For people eating fast food two-three times each week, the risk increases by 50 percent, and the risk climbs to nearly 80 percent for people who consume fast food items four or more times each week. It also increased the risk of developing Type 2 diabetes by 27 percent.
University of Minnesota School of Public Health researchers found that existing studies on fast food and metabolic risk looked at Caucasian populations, the journal Circulation reports.
"We wanted to examine the association of Western-style fast food with cardio-metabolic risk in a Chinese population in Southeast Asia that has become a hotbed for diabetes and heart disease," said Andrew Odegaard, Minnesota post-doctoral researcher, who led the study.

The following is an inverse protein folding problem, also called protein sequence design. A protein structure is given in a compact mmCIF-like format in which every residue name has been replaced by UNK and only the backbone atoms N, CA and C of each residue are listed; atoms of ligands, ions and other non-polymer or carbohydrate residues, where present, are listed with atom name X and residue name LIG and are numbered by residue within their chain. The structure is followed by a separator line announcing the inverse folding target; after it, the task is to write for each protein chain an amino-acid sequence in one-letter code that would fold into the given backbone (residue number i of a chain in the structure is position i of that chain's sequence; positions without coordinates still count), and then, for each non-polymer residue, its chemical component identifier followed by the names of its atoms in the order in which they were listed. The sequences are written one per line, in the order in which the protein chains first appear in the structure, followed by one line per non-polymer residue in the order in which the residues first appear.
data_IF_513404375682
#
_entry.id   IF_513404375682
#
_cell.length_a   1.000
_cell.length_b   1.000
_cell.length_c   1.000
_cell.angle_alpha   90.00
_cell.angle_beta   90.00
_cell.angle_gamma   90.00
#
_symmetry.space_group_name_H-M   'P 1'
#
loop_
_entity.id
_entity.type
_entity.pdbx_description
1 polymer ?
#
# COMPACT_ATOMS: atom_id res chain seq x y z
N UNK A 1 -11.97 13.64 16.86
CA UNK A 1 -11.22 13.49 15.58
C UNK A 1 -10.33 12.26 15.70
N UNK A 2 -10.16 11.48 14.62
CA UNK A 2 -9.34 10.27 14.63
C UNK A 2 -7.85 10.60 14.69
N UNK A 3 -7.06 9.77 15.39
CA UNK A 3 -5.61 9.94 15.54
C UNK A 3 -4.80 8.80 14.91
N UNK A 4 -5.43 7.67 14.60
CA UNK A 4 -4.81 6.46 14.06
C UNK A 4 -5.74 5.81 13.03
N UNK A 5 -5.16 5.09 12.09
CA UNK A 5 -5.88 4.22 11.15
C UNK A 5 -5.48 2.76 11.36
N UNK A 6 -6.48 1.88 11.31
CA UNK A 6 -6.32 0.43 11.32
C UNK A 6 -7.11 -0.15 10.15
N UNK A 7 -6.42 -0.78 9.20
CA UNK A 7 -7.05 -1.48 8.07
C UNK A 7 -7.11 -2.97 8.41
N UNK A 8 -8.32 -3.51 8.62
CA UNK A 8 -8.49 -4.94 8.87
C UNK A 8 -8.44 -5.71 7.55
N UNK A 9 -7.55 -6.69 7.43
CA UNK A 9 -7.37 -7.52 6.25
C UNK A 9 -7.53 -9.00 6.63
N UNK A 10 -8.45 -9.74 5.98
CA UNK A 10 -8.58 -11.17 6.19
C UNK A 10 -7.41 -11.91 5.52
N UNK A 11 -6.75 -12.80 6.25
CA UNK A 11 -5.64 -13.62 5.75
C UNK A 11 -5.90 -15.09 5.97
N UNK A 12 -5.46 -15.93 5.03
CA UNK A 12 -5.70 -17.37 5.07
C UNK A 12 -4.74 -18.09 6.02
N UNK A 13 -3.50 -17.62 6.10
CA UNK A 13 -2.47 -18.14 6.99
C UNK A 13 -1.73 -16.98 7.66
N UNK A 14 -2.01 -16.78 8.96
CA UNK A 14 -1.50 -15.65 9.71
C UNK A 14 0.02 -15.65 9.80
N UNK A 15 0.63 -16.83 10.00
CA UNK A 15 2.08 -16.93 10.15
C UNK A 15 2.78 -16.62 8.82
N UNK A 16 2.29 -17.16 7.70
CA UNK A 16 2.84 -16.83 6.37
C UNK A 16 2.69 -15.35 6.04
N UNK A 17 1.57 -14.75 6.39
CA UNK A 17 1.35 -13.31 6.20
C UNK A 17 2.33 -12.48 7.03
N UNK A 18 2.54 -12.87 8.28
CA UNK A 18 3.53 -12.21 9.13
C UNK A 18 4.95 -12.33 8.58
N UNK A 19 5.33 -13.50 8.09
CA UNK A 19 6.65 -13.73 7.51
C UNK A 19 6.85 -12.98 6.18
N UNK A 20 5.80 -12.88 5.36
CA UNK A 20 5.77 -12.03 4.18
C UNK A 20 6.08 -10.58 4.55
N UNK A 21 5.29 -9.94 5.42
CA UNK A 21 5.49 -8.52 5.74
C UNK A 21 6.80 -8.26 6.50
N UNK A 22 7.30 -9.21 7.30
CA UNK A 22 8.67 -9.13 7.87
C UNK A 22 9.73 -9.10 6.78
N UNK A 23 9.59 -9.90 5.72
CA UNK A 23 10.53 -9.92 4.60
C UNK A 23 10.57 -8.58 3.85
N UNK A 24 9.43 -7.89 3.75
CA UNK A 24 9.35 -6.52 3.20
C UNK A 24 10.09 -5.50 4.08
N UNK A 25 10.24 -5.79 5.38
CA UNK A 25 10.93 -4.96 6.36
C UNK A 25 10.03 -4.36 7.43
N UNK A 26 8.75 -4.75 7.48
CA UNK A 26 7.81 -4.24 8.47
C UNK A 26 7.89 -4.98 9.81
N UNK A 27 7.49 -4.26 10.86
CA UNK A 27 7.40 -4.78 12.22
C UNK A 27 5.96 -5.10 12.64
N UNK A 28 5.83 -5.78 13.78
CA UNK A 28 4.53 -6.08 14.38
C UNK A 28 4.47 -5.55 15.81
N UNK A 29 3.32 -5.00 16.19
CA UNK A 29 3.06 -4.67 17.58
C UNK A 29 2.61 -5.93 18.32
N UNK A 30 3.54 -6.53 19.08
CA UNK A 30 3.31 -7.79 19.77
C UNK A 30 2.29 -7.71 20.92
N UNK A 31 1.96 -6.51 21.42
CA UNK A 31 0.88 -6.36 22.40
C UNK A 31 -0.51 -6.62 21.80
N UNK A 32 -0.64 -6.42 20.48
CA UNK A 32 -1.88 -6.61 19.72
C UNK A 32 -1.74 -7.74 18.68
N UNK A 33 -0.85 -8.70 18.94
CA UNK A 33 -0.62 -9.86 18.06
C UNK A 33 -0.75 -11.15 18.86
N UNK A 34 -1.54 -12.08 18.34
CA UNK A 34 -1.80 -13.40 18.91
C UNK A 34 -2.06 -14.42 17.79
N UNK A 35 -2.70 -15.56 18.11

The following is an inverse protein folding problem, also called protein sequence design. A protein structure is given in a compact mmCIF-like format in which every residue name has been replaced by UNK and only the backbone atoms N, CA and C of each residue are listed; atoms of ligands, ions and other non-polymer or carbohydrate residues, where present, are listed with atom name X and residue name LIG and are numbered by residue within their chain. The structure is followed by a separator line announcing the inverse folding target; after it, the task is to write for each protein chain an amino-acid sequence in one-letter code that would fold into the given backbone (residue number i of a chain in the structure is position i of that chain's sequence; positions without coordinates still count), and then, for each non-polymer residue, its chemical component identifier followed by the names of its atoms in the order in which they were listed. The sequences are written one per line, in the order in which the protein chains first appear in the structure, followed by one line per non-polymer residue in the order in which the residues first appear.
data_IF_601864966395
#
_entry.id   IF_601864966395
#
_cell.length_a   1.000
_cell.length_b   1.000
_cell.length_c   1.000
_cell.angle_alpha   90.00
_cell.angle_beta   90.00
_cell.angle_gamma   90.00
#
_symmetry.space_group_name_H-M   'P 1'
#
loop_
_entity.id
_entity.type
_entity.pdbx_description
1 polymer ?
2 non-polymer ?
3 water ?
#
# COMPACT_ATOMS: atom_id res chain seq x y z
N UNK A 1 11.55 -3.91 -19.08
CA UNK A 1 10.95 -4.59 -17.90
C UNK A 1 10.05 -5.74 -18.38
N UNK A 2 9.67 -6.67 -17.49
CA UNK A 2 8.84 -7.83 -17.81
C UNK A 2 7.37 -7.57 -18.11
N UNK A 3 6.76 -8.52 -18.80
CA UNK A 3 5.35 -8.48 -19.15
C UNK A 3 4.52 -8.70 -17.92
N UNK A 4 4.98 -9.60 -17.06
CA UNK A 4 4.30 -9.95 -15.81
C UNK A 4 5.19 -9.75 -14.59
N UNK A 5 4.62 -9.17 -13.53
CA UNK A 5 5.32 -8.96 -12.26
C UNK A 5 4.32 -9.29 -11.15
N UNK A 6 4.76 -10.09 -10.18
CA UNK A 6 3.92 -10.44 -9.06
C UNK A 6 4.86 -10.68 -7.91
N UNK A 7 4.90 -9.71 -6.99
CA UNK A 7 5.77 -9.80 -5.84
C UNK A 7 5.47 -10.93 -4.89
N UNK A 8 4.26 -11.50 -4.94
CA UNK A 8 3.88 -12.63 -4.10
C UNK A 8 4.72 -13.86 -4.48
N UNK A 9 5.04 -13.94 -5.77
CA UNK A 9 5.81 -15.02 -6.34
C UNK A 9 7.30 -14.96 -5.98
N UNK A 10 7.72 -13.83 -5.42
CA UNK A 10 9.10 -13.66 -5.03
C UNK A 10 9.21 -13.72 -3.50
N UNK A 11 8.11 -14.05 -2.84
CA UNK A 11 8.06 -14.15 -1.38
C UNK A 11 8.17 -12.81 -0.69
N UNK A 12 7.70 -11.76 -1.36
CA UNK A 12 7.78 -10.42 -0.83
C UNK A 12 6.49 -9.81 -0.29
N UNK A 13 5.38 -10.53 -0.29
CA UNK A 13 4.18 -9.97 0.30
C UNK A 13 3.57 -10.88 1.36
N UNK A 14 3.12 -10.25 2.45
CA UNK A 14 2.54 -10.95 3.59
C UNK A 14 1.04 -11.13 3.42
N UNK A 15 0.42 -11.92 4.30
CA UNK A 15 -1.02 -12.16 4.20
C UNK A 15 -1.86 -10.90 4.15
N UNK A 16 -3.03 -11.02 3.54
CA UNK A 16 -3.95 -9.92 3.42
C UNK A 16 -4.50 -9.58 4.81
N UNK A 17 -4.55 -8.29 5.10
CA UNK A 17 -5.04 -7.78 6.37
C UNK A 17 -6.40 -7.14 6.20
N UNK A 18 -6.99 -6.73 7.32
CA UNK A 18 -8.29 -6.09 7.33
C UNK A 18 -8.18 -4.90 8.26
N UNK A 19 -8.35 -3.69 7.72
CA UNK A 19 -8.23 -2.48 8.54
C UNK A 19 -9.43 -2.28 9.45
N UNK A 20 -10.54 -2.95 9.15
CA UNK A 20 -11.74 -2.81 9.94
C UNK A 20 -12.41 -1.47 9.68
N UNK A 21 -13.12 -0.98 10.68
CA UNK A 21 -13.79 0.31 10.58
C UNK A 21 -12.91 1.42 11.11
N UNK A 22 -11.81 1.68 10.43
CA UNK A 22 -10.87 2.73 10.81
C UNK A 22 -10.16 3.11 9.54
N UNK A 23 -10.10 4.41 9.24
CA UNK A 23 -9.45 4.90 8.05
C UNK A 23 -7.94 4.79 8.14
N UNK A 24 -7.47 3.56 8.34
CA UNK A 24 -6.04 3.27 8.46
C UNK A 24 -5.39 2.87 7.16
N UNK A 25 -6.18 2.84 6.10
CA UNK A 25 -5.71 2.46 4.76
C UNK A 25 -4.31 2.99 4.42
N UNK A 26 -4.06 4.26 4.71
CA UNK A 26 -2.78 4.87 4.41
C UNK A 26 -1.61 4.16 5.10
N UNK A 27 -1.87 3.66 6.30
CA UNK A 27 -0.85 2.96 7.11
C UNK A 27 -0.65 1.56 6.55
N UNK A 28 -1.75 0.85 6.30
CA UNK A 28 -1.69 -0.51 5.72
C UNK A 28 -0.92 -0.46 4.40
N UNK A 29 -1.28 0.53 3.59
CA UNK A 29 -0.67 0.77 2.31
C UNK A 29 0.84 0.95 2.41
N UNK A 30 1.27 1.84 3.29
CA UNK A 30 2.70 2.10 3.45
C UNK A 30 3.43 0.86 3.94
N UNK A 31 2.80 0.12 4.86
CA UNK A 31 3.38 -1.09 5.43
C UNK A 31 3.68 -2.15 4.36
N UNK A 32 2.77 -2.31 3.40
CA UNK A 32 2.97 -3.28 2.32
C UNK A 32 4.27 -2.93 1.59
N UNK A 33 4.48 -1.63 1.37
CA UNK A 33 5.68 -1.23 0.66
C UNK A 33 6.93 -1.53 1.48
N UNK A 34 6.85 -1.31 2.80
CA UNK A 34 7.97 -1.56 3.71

"What we found was a dramatic public health impact by fast food, a product that is primarily a Western import into a completely new market," according to a Minnesota statement.
Minnesota researchers with counterparts from National University of Singapore reviewed a 16-year-old study, based on the eating habits of 52,000 Chinese residents of Singapore who have experienced a recent and sudden transition from traditional foods to Western-style fast food.
"What's interesting about the results is that study participants who reported eating fast food most frequently were younger, better educated, smoked less and were more likely to be physically active," said Odegaard. "This profile is normally associated with lower cardio-metabolic risk."